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Impact of donor clonal hematopoiesis in older matched-related transplantation

Jan 8, 2020

Acute myeloid leukemia (AML) and myelodysplastic syndrome (MDS) are myeloid malignancies affecting older patients, who have historically often been considered ineligible for allogeneic stem cell transplantation (allo-SCT) due to their age and pre-existing comorbidities. However, reduced intensity conditioning (RIC) regimens have allowed more older patients to receive allo-SCT, often from older sibling donors.

The presence of preleukemic mutations in peripheral blood (PB) samples is termed clonal hematopoiesis of indeterminate potential (CHIP). CHIP is defined as the absence of definitive morphologic evidence of hematologic neoplasms, with the presence of a somatic mutation with a variate allele frequency (VAF) of > 2%. The incidence of CHIP increases with age and comes with an increased risk of developing myeloid malignancies and cardiovascular complications. Therefore, using older donors with CHIP may impact the outcomes of patients undergoing transplantation.

During the 61 stmeeting of the American Society of Hematology(ASH), Betul Oran, MD Anderson Cancer Center, Houston, US, presented the results from a study which evaluated the impact of donor clonal hematopoiesis on the risk of acute graft- versus-host disease (GvHD, aGvHD) and patient outcomes. The trial was conducted in patients with AML or MDS who received a transplant from a matched-related donor (MRD) aged 55 years or older.

Study design and patient characteristics

  • Retrospective analysis of 421 patients with AML/MDS who underwent allo-SCT from an older donor (≥ 55), between 2000 and 2018 at MD Anderson Cancer Center
    • DNA samples were available from 363 healthy older donors at the time of donation
  • Using donor PB samples taken at the time of donation, targeted deep sequencing of 300 genes was conducted
  • CHIP was identified using modified Mutect and Pindel algorithm
    • Variants with a VAF < 2% were excluded
  • Patient/donor characteristics (given as CHIP positive vsnegative):
    • Median donor age: 63 (range: 53–78) vs60 (55–70) (p= 0.004)
    • Follow-up for survivors: 63 vs64 months (p= not reported)
    • Diagnosis of AML vsMDS: 58% vs53% (p= 0.5)
    • RIC vsmyeloablative conditioning: 48% vs50% (p= 0.8)
    • PB stem cells vsbone marrow: 84% vs89% (p= 0.3)
    • Tacrolimus-based GvHD prophylaxis vspost-transplant cyclophosphamide: 82% vs89% (p= 0.1)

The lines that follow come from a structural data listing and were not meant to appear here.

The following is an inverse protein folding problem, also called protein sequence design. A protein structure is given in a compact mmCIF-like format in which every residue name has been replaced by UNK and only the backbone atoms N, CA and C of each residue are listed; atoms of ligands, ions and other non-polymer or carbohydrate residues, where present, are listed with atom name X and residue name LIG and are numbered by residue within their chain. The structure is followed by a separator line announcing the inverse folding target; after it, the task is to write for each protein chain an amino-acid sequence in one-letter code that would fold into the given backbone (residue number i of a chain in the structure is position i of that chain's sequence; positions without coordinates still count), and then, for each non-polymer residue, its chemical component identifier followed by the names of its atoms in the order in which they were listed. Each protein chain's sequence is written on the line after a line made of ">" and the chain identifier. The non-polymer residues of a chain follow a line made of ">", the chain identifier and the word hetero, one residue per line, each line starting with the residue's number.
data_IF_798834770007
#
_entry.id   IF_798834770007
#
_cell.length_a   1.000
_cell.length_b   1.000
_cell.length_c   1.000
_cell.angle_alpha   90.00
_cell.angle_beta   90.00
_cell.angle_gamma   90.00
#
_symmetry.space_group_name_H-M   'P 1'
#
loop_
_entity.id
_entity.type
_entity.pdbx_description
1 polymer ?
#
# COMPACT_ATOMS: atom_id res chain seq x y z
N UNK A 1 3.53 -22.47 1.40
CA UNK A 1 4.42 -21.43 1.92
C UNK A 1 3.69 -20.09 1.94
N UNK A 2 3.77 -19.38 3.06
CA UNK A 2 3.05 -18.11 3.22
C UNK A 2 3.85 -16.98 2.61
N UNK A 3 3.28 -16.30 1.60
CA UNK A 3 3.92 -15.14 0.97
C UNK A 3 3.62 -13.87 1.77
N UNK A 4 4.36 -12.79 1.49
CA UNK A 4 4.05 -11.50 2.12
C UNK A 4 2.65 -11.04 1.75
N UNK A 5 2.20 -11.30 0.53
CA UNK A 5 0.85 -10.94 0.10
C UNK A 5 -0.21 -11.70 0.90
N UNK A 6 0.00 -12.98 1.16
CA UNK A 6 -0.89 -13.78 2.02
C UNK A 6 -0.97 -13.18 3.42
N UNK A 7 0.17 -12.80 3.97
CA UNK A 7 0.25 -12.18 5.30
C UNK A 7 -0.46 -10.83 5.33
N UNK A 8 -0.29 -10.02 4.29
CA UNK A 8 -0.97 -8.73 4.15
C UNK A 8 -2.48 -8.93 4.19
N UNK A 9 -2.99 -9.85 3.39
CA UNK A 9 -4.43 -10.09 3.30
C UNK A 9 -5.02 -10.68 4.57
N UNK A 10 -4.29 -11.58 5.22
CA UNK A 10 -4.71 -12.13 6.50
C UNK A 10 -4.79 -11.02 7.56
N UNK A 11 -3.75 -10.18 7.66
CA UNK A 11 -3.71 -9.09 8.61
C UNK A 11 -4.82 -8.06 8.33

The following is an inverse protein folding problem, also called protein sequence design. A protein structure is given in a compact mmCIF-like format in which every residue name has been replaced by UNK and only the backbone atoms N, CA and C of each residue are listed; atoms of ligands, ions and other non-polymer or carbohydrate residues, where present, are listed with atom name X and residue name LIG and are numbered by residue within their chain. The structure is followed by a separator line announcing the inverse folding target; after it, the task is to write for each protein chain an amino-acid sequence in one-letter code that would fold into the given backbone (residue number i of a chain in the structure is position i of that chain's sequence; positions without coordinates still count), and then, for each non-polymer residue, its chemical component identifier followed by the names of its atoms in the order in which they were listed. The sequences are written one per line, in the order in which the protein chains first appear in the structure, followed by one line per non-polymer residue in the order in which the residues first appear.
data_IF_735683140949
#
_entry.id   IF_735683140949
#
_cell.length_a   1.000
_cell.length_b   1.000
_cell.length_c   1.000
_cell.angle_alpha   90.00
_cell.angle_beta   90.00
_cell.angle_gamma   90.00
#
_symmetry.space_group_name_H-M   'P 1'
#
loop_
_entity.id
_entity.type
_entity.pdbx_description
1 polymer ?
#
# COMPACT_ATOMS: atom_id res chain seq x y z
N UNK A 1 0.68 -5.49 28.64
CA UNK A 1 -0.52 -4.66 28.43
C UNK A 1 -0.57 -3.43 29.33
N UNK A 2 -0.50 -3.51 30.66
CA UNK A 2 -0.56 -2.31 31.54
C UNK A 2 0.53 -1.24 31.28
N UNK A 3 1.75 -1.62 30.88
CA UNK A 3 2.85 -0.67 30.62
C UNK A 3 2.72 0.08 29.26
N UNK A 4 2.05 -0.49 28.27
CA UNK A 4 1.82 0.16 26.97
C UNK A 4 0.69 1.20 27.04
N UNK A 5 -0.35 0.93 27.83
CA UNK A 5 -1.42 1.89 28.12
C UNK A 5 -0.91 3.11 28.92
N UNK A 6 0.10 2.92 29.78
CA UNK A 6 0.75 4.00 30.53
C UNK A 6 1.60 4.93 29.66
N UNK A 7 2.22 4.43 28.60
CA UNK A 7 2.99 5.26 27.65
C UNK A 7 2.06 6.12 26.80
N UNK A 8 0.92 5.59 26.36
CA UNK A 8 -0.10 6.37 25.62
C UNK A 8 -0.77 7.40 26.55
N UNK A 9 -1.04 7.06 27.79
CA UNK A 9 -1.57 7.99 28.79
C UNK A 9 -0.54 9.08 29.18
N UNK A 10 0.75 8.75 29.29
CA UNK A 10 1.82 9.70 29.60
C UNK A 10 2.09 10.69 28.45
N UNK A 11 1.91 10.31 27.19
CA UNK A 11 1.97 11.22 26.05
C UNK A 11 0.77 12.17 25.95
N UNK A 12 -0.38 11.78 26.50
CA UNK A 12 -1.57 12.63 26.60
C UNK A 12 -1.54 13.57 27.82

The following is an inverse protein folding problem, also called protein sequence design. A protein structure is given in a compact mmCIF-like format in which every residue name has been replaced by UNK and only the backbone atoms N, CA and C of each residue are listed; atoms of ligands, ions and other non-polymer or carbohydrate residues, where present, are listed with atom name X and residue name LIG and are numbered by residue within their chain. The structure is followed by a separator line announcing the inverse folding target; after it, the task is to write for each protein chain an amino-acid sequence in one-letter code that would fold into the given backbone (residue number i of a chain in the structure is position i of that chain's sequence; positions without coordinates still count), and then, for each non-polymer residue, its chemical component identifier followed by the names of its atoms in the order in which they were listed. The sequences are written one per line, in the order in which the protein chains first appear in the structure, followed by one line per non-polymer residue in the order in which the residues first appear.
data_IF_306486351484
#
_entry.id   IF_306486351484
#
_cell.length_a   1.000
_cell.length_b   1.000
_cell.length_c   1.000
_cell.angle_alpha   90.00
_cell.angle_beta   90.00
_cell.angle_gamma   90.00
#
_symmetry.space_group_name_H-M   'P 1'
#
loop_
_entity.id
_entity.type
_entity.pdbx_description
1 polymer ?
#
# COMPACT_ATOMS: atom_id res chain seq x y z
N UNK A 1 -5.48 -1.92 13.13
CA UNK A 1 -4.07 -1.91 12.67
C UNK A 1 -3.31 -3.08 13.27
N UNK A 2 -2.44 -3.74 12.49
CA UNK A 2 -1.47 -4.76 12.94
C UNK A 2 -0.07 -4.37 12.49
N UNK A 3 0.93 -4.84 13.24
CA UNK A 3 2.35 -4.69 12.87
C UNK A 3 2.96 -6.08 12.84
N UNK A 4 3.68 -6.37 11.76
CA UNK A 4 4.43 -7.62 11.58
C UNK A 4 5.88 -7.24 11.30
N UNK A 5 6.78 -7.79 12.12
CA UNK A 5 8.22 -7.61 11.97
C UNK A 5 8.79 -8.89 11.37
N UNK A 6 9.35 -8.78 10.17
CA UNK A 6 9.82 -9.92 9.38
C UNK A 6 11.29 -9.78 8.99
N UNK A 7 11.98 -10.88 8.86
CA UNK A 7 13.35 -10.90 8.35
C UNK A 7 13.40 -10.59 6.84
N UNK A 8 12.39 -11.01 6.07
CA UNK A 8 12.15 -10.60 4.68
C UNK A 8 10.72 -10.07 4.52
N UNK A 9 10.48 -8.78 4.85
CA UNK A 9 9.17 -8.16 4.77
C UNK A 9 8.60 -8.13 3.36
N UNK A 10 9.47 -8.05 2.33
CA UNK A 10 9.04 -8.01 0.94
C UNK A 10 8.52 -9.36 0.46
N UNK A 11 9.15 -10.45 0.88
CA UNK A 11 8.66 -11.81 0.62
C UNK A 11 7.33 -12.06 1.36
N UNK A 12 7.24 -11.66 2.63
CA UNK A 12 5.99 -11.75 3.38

CHIP distribution

  • Of the 363 donors, 20% (n= 71) had CHIP
    • Most commonly with only one mutation (89%)
    • The median VAF was 0.0685
  • Most frequently mutated genes:
    • DNMT3A: 45% (32/71)
    • TET2: 25% (18/71)
    • PPM1D: 11% (8/71)
    • ASXL1: 10% (7/71)
  • CHIP prevalence increased with donor age, p=0.004
    • Median donor age, years (range):
      • CHIP positive (n=71): 63 (53–78)
      • CHIP negative (n=292): 60 (55–70)

Impact of CHIP on engraftment

  • There were no statistically significant differences in engraftment and recovery rates
  • The values given below are for CHIP positive (n=57) vsCHIP negative (n=245) donors:
    • Engraftment: 98% vs97%
    • Median time to neutrophil recovery: 12 (7–27) vs12 (5–30) days, p= 0.3
    • Median time to platelet recovery: 14 (9–67) vs13 (4–71) days, p= 0.6

Impact of CHIP on clinical outcome

  • Clinical outcome analysis was restricted to 302 patients who received:
    • First allo-SCT from MRD
    • PB as stem cell source
  • In this cohort, GvHD prophylaxis was tacrolimus/methotrexate in 90% of cases
  • There were no significant associations between donor CHIP and treatment-related mortality (TRM), overall survival (OS) or progression-free survival (PFS) as shown in Table 1

Table 1.Impact of CHIP on transplant outcomes

  CHIP positive CHIP negative HR 95% CI p value
N 57 245 - - -
Relapse incidence (RI) at 5-years Not reported (NR) NR 0.9 0.5–1.5 0.7
Age-adjusted RI at 5-years NR NR 0.9 0.6–1.4 0.7
Progression incidence at 5-years, % 40 44 0.9 0.5–1.4 0.5
TRM at 6 months, % 12 9 1.6 0.5–4.9 0.4
Age adjusted RM at 6 months NR NR 1.3 0.6–2.9 0.5
PFS at 5-years, % 38 36 0.97 0.7–1.4 0.9
Age adjusted PFS at 5-years NR NR 0.96 0.7–1.4 0.8
OS at 5-years, % 43 41 1.05 0.7–1.5 0.8

Impact of CHIP on rate of GvHD

  • There was an increased incidence in aGvHD both grade II-IV and III-IV with donor CHIP as shown in Table 2
  • However, the same increase was not seen for chronic GvHD (cGvHD)
  • The investigators also analyzed the impact of CHIP on aGvHD by donor age ( Table 2)

Table 2.Impact of donor CHIP on rates of GvHD

  CHIP positive CHIP negative HR 95% CI p value
N 57 245 - - -
Grade II-IV aGvHD at 6 months
Total, % 51 27 2.1 1.4–3.3 0.001
Donor > 65 years, % 54 27 2.1 1.05–4.4 0.04
Donor ≤ 65 years % 48 28 2 1.1–3.5 0.001
Grade III-IV aGvHD at 6 months
Total, % 16 5 3.2 1.3–7.4 0.008
Donor > 65 years, % 17 7 2.4 0.6–9.5 0.2
Donor ≤ 65 years % 15 5 3.5 1.1–10 0.03
cGvHD at 5 years, % 23 35 0.65 0.4–1.2 0.2

Conclusion

In patients with AML or MDS receiving allo-SCT with PB stem cells from an older MRD as the source, donor CHIP was associated with a significant increase in grade II-IV and III-IV aGvHD. However, engraftment, risk of progression and OS were unaffected. Further studies are warranted in order to better understand the molecular mechanisms of aGvHD and to identify therapeutic interventions to improve CHIP donor-induced aGvHD.

  1. Oran B. et al.,Donor Clonal Hematopoiesis Increases Risk of Acute Graft Versus Host Disease after Matched Related Transplantation in AML and MDS Patients. 61st meeting of the American Society of Hematology (ASH), Orlando, US. 2019 Dec 07. Oral abstract #47